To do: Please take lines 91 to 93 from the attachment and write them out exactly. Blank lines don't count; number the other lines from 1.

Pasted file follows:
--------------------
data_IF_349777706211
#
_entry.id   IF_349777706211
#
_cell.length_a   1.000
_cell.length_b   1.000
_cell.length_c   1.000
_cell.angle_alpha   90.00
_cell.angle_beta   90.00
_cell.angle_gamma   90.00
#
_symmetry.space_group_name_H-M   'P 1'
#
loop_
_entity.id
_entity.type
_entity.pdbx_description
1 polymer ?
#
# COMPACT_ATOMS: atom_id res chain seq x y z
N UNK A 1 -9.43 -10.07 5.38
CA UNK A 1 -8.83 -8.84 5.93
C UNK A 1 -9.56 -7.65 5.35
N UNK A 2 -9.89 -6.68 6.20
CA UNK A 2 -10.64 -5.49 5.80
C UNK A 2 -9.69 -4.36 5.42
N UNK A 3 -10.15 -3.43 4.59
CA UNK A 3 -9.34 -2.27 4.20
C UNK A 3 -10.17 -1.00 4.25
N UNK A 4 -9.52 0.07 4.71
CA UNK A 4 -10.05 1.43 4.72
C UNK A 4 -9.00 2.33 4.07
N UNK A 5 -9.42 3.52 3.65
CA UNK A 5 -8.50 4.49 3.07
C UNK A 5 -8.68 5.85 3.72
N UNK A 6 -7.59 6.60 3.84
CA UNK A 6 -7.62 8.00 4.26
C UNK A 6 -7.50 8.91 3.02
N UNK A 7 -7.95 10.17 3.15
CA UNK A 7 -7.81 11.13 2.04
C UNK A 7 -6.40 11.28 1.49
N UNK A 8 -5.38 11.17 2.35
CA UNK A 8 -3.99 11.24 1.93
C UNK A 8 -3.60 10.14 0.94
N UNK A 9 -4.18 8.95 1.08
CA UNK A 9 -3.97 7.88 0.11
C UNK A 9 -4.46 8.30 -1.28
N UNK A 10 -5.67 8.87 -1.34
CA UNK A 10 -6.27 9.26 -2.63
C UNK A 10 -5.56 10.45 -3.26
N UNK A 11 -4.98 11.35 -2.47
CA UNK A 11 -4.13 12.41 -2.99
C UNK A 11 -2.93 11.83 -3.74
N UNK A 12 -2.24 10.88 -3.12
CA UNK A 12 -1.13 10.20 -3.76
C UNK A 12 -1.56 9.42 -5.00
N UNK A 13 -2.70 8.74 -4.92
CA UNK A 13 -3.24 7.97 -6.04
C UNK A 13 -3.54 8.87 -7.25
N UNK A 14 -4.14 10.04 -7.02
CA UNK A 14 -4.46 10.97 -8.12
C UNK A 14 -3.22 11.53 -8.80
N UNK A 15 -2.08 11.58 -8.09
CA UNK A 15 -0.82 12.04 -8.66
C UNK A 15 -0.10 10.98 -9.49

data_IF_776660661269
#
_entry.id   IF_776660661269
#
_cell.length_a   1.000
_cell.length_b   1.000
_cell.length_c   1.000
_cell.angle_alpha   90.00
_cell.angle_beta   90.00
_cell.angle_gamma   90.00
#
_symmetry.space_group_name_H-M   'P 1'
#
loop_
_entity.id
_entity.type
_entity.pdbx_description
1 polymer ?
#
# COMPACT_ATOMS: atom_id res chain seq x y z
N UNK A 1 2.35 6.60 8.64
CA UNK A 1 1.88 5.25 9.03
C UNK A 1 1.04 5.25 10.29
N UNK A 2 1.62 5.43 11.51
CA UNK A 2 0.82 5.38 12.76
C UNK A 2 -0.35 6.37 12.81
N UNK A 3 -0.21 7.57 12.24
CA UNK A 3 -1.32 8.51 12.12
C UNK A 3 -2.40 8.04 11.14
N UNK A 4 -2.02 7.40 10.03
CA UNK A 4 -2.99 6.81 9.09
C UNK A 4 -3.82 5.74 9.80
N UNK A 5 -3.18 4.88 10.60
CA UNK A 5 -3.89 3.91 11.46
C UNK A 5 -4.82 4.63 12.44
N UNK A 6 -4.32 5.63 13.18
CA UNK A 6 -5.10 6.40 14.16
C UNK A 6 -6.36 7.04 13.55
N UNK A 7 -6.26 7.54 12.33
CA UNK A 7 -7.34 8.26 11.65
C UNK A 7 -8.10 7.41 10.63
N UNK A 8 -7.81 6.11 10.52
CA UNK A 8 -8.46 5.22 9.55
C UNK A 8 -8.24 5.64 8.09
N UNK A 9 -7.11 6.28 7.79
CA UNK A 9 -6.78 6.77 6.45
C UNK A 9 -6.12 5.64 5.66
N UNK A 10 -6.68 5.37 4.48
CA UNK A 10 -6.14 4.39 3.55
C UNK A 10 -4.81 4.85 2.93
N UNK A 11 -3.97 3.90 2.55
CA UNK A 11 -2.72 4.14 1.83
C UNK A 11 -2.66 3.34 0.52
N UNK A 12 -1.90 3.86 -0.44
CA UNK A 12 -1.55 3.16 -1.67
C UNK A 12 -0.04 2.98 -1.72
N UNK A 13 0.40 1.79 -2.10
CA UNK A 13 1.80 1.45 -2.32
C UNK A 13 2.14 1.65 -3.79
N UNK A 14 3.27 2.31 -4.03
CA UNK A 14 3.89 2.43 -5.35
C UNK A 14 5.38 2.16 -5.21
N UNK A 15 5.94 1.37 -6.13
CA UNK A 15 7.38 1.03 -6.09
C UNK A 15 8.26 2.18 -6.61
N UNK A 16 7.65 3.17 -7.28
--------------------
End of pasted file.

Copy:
C UNK A 2 -0.35 6.37 12.81
N UNK A 3 -0.21 7.57 12.24
CA UNK A 3 -1.32 8.51 12.12